127. Morgan JM (1984) Osmoregulation and water stress in higher plants. Annu Rev Plant Biol 33:299–319CrossRefGoogle Scholar
  128. Munns R (2005) Genes and salt tolerance: bringing them together. New Phytol 167:645–663CrossRefGoogle Scholar
  129. Murkute AA, Sharma S, Singh SK (2006) Studies on salt stress tolerance of citrus rootstock genotypes with arbuscular mycorrhizal fungi. Hortic Sci 33:70–76CrossRefGoogle Scholar
  130. Neumann E, George E (2005) Extraction of arbuscular mycorrhiza mycelium from compartments filled with wet sieved soil and glass beads. Mycorrhiza 15:533–537PubMedCrossRefPubMedCentralGoogle Scholar
  131. Nunez M, Mazzafera P, Mazorra LM, Siqueira WJ, Zullo MAT (2003) Influence of a brassinosteroid analogue on antioxidant enzymes in rice grown in culture medium with NaCl. Biol Plant 47:67–70CrossRefGoogle Scholar
  132. Ojala JC, Jarrell WM, Menge JA, Johnson ELV (1983) Influence of mycorrhizal fungi on the mineral nutrition and yield of onion in saline soil. Agron J 75:255–259CrossRefGoogle Scholar
  133. Olsson PA, Wilhelmsson P (2000) The growth of external AM fungal mycelium in sand dunes and in experimental systems. Plant Soil 226:161–169CrossRefGoogle Scholar
  134. Ouziad F, Wilde P, Schmelzer E, Hildebrandt U, Bothe H (2006) Analysis of expression of aquaporins and Na+/H+ transporters in tomato colonized by arbuscular mycorrhizal fungi and affected by salt stress. Environ Exp Bot 57:77–186CrossRefGoogle Scholar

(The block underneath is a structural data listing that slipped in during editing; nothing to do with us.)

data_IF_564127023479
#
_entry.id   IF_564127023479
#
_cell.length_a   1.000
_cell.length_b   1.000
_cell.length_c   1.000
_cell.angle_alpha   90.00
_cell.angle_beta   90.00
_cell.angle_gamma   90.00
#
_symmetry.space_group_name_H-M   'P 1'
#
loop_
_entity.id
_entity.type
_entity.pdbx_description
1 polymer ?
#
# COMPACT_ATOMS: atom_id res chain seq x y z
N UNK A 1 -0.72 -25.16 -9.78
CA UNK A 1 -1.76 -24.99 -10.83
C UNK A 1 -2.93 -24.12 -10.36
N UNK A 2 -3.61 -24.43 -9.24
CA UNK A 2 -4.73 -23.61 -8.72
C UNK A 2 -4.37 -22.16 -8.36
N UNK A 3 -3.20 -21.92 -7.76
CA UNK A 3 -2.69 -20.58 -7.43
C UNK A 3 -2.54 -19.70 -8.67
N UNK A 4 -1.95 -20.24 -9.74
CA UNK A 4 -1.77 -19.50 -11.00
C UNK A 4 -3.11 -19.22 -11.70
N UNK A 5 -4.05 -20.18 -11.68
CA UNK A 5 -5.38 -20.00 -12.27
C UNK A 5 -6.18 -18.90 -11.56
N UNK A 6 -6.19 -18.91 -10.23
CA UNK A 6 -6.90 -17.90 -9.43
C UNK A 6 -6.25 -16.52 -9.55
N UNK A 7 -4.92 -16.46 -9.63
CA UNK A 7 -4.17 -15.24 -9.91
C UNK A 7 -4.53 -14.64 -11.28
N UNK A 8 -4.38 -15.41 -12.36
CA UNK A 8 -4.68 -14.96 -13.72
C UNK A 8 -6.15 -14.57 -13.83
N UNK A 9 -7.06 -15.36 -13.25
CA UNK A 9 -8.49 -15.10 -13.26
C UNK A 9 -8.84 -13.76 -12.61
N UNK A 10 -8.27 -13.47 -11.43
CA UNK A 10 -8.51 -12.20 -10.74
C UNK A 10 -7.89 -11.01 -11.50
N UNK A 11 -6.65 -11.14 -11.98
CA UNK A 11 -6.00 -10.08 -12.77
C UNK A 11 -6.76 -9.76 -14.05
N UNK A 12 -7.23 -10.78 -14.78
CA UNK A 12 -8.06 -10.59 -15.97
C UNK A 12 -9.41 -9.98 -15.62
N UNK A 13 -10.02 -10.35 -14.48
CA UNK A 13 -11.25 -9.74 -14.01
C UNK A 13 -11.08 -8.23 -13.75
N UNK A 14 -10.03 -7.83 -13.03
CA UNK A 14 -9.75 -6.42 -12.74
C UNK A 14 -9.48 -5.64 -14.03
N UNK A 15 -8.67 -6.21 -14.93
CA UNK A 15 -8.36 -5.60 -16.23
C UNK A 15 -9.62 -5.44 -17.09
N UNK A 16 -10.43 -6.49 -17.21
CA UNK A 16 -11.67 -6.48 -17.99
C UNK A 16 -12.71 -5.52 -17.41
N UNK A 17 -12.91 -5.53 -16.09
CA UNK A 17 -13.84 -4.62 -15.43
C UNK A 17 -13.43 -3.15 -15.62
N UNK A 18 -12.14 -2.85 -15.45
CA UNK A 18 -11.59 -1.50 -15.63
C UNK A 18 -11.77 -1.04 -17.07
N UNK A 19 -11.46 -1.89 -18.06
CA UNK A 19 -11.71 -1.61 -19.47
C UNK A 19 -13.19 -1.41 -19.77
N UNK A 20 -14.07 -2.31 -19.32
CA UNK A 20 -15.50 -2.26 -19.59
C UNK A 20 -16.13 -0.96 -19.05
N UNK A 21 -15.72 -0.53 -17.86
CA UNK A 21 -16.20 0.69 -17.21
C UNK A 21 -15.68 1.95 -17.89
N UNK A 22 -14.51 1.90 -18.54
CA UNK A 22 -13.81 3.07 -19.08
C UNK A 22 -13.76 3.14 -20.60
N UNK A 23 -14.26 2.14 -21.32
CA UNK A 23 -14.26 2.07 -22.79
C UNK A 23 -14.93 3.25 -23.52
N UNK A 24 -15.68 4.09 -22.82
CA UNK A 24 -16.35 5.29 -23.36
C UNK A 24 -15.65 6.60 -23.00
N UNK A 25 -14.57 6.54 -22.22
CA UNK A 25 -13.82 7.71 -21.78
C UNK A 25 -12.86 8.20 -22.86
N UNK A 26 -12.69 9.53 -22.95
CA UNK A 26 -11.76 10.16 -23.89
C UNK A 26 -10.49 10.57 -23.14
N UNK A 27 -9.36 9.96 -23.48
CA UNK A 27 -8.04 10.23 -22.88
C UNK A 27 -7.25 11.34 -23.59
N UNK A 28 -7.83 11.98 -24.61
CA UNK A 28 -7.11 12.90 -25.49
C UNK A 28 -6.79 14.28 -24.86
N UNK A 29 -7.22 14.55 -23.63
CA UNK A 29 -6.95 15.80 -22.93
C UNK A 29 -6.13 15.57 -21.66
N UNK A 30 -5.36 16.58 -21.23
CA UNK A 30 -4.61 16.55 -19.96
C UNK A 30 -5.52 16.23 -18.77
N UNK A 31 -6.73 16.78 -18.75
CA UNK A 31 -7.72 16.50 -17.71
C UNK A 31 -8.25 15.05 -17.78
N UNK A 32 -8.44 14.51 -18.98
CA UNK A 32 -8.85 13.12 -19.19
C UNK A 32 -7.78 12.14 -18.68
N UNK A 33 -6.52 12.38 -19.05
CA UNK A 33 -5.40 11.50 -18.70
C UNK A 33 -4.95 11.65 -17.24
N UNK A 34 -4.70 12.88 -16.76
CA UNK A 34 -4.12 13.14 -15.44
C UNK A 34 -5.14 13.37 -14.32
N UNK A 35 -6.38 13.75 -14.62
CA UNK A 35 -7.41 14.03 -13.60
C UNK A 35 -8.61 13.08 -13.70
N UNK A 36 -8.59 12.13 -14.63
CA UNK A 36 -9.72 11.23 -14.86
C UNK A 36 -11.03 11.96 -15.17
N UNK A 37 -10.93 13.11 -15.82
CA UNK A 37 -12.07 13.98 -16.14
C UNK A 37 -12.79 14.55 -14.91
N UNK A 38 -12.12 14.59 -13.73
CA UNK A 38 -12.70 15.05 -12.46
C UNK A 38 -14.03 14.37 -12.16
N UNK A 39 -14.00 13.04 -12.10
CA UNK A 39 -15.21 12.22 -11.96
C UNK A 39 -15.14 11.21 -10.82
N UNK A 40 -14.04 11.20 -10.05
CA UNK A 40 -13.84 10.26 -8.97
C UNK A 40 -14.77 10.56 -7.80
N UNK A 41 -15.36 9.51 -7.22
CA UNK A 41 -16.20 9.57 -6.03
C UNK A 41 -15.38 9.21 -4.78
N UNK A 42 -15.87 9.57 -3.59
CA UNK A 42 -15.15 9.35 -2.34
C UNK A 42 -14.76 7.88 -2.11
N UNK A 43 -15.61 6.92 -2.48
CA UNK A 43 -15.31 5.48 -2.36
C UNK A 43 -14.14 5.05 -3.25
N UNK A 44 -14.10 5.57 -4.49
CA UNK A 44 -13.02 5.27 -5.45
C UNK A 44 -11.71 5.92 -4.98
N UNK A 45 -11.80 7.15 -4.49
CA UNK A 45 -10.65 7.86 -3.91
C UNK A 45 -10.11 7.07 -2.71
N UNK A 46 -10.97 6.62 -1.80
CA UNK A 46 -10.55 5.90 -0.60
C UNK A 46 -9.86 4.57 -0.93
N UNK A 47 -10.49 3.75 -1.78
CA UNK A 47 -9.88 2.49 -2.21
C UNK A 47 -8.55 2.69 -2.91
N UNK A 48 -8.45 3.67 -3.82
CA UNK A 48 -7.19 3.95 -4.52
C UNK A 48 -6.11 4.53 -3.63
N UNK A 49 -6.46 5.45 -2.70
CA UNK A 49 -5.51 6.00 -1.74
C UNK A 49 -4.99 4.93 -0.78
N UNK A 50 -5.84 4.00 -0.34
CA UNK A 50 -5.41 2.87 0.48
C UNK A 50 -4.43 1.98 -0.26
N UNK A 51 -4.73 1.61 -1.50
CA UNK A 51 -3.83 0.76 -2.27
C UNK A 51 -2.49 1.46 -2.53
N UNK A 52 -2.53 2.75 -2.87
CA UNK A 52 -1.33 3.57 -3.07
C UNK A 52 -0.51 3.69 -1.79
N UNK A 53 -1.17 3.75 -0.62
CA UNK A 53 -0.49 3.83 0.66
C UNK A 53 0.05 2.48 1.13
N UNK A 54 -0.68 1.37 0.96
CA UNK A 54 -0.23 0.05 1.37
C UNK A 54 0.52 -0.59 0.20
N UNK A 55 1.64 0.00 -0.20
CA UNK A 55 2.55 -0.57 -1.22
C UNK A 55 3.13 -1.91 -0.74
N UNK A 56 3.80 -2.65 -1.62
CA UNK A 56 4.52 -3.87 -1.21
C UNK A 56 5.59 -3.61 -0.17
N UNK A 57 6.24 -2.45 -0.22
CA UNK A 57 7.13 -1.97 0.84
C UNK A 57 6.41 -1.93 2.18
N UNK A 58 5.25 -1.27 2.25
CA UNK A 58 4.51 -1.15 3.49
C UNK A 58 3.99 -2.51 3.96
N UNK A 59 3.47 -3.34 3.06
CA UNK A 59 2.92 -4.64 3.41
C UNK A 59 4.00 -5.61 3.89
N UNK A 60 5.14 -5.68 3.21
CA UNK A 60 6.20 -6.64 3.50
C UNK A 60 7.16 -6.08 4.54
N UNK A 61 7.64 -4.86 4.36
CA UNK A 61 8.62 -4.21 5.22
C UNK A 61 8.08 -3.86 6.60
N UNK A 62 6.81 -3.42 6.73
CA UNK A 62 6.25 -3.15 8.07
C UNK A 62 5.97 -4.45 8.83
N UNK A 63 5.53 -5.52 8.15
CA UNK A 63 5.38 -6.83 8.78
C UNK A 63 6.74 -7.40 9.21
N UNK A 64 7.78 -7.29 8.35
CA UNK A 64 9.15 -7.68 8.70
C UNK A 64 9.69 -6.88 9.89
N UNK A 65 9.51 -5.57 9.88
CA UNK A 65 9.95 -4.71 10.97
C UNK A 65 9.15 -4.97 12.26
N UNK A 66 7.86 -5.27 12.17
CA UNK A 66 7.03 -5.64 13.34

135. Pearson JN, Schweiger P (1993) Scutellospora calospora (Nicol. & Gerd.) Walker & Sanders associated with subterranean clover: dynamics of colonization, sporulation and soluble carbohydrates. New Phytol 124:215–219Google Scholar
  136. Pond EC, Menge JA, Jarrell WM (1984) Improved growth of tomato in salinized soil by vesicular-arbuscular mycorrhizal fungi collected from saline soils. Mycologia 76:74–84CrossRefGoogle Scholar
  137. Porcel R, Barea JM, Ruiz-Lozano JM (2003) Antioxidant activities in mycorrhizal soybean plants under drought stress and their possible relationship to the process of nodule senescence. New Phytol 157:135–143CrossRefGoogle Scholar
  138. Porcel R, Ruiz-Lozano JM (2004) Arbuscular mycorrhizal influence on leaf water potential, solute accumulation, and oxidative stress in soybean plants subjected to drought stress. J Exp Bot 55:1743–1750Google Scholar
  139. Porcel R, Azcon R, Ruiz-Lozano JM (2005) Evaluation of the role of genes encoding for dehydrin proteins (LEA D-11) during drought stress in arbuscular mycorrhizal Glycine max and Lactuca sativa plants. J Exp Bot 56:1933–1942PubMedCrossRefGoogle Scholar
  140. Porcel R, Aroca R, Azcon R, Ruiz-Lozano JM (2006) PIP aquaporin gene expression in arbuscular mycorrhizal Glycine max and Lactuca sativa plants in relation to drought stress tolerance. Plant Mol Biol 60:389–404PubMedCrossRefGoogle Scholar
  141. Porcel R, Aroca R, Ruiz-Lozano JM (2012) Salinity stress alleviation using arbuscular mycorrhizal fungi. A review. Agron Sustain Dev 32:181–200CrossRefGoogle Scholar
  142. Porras-Soriano A, Soriano-Martin ML, Porras-Piedra A, Azcon R (2009) Arbuscular mycorrhizal fungi increased growth, nutrient uptake and tolerance to salinity in olive trees under nursery conditions. J Plant Physiol 166:1350–1359PubMedCrossRefGoogle Scholar
  143. Poss JA, Pond E, Menge JA, Jarrell WM (1985) Effect of salinity on mycorrhizal onion and tomato in soil with and without additional phosphate. Plant Soil 88:307–319CrossRefGoogle Scholar